The first NASCAR race took place at the Charlotte Speedway in North Carolina.
Stock car racing had its origins in the era of Prohibition, when illegal alcohol was distributed by fast cars across the United States. In order to outrun the police, many bootleggers modified their otherwise ordinary or ‘stock’ cars and over time began to organise events and compete against one another.
Mechanic Bill France Sr. moved to the spiritual home of automobile racing at Daytona Beach in Florida in 1935. He later began to organise his own events but, by the late 1940s, had become frustrated with inconsistent rules and unscrupulous promoters. In response he called a meeting of influential members of the racing community at the Streamline Hotel and, on 21 February 1948, the National Association for Stock Car Auto Racing was formed.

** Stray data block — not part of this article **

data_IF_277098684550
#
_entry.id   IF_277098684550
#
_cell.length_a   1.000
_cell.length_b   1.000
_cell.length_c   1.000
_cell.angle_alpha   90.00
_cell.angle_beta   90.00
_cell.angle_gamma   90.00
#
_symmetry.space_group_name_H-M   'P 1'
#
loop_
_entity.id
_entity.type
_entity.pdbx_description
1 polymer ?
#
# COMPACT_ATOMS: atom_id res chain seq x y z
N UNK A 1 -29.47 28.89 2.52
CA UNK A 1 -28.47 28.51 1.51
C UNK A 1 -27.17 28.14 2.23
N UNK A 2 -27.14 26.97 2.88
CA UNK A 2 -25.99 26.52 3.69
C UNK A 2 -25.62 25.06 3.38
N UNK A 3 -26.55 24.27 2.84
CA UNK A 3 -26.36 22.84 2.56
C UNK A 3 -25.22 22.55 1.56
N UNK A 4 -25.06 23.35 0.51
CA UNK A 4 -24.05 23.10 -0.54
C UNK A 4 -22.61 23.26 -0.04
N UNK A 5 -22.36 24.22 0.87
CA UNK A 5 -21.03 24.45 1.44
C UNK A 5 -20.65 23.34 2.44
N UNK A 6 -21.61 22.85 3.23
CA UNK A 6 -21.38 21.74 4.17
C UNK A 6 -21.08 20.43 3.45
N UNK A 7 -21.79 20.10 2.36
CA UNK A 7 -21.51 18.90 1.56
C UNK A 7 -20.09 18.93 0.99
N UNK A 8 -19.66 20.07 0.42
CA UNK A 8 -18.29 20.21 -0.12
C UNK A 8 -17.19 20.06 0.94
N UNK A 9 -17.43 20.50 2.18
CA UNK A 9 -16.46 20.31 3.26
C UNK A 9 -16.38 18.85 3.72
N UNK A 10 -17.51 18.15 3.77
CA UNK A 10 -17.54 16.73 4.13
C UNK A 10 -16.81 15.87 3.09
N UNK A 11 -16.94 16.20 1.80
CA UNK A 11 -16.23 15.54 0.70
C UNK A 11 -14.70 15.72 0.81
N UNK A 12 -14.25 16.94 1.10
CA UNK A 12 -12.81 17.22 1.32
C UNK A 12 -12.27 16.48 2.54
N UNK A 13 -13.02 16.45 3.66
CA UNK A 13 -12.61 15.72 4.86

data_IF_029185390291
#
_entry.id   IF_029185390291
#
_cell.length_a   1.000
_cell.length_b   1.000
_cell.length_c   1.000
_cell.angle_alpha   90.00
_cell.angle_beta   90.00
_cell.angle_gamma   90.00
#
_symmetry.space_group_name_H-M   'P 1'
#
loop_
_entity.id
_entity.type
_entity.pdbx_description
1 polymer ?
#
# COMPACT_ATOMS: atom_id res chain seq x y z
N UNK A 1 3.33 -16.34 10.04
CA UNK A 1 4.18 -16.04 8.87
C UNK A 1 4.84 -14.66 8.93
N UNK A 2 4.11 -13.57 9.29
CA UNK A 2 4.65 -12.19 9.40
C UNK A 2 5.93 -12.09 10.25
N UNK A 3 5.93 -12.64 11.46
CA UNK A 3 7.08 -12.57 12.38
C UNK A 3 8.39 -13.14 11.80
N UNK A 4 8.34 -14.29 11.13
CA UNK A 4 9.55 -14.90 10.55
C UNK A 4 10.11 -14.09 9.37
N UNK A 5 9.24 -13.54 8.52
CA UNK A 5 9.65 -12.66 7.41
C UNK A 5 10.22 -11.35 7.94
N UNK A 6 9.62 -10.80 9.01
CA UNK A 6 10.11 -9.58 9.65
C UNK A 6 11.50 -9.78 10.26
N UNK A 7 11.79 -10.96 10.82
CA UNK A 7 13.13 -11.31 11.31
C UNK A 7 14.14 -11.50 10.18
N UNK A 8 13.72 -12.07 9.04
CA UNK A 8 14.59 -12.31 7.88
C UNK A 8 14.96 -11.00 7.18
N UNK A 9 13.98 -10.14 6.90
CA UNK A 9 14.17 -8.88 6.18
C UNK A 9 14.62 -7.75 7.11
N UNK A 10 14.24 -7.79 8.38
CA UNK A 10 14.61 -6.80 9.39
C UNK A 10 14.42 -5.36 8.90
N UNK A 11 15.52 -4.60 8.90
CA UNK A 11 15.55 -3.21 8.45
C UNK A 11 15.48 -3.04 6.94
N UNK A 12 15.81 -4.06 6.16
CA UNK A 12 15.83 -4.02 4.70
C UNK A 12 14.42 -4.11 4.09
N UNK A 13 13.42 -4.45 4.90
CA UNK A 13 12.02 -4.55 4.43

Forced to delay the inaugural season due to a shortage of new cars following a rise in demand after the war, the first Strictly Stock race took place on 19 June 1949. Around 13,000 spectators turned up to the Charlotte Speedway to see 33 drivers, one of whom was female driver Sara Christian, complete 200 laps of the 3/4 mile circuit.
Glenn Dunnaway finished the race three laps ahead of his nearest rival, Jim Roper. However, a post-race inspection found that the rear springs of Dunnaway’s car had been illegally modified. Since this broke the fundamental rule of only racing ‘strictly stock’ cars, he was disqualified and the $2,000 prize was handed to Roper.
The season featured a further seven races as well as two exhibition races. Red Byron, who had finished third in the first race, went on to win the Drivers’ Championship. Jim Roper only started one other NASCAR race.